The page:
Mr. Vholes, after glancing at the official cat who is patiently
watching a mouse's hole, fixes his charmed gaze again on his young
client and proceeds in his buttoned-up, half-audible voice as if
there were an unclean spirit in him that will neither come out nor
speak out, "What are you to do, sir, you inquire, during the
vacation. I should hope you gentlemen of the army may find many
means of amusing yourselves if you give your minds to it. If you
had asked me what I was to do during the vacation, I could have
answered you more readily. I am to attend to your interests. I am
to be found here, day by day, attending to your interests. That is
my duty, Mr. C., and term-time or vacation makes no difference to
me. If you wish to consult me as to your interests, you will find
me here at all times alike. Other professional men go out of town.
I don't. Not that I blame them for going; I merely say I don't go.
This desk is your rock, sir!"

Mr. Vholes gives it a rap, and it sounds as hollow as a coffin.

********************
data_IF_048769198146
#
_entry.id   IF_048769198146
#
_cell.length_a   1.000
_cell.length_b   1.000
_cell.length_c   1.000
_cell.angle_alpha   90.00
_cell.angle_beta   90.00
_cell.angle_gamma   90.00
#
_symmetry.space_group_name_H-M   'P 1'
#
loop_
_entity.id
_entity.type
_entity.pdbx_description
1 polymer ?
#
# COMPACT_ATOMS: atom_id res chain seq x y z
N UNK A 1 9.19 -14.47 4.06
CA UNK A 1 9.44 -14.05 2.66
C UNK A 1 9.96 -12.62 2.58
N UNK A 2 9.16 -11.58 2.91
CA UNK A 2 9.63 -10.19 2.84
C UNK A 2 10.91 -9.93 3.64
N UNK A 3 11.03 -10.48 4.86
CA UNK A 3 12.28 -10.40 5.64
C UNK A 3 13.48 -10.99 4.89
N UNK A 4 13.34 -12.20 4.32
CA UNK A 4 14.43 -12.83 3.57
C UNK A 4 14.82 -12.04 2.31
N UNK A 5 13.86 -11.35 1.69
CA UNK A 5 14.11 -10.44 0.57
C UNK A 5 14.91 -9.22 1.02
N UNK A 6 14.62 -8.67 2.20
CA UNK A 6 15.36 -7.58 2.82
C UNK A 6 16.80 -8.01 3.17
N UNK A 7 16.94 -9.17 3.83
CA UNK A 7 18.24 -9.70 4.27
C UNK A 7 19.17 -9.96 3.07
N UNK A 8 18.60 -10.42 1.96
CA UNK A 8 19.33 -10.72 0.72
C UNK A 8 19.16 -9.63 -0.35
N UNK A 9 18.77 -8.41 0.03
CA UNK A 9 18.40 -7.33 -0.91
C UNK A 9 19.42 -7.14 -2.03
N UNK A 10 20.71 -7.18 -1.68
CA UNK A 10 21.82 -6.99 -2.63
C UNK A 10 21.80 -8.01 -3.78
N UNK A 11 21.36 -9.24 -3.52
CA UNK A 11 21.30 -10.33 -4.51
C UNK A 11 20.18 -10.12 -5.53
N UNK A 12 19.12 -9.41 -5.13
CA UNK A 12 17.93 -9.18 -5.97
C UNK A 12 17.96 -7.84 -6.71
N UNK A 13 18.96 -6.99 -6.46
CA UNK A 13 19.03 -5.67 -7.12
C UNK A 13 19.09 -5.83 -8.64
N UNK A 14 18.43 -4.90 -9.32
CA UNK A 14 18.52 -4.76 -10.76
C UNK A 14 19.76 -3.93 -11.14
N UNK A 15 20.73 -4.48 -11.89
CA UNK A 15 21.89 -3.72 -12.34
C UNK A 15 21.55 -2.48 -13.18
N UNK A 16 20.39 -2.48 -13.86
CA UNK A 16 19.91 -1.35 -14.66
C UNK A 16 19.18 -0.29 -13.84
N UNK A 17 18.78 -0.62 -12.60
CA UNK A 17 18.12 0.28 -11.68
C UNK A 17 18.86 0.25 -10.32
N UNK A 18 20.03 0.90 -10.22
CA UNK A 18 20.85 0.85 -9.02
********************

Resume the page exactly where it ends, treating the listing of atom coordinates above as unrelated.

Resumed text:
Not to Richard, though. There is encouragement in the sound to
him. Perhaps Mr. Vholes knows there is.

"I am perfectly aware, Mr. Vholes," says Richard, more familiarly
and good-humouredly, "that you are the most reliable fellow in the
world and that to have to do with you is to have to do with a man
of business who is not to be hoodwinked. But put yourself in my
case, dragging on this dislocated life, sinking deeper and deeper
into difficulty every day, continually hoping and continually
disappointed, conscious of change upon change for the worse in
myself, and of no change for the better in anything else, and you
will find it a dark-looking case sometimes, as I do."

"You know," says Mr. Vholes, "that I never give hopes, sir. I told
you from the first, Mr. C., that I never give hopes. Particularly
in a case like this, where the greater part of the costs comes out
of the estate, I should not be considerate of my good name if I
gave hopes. It might seem as if costs were my object. Still, when
you say there is no change for the better, I must, as a bare matter
of fact, deny that."

"Aye?" returns Richard, brightening. "But how do you make it out?"

"Mr. Carstone, you are represented by--"

"You said just now--a rock."

"Yes, sir," says Mr. Vholes, gently shaking his head and rapping
the hollow desk, with a sound as if ashes were falling on ashes,
and dust on dust, "a rock. That's something. You are separately
represented, and no longer hidden and lost in the interests of
others. THAT'S something. The suit does not sleep; we wake it up,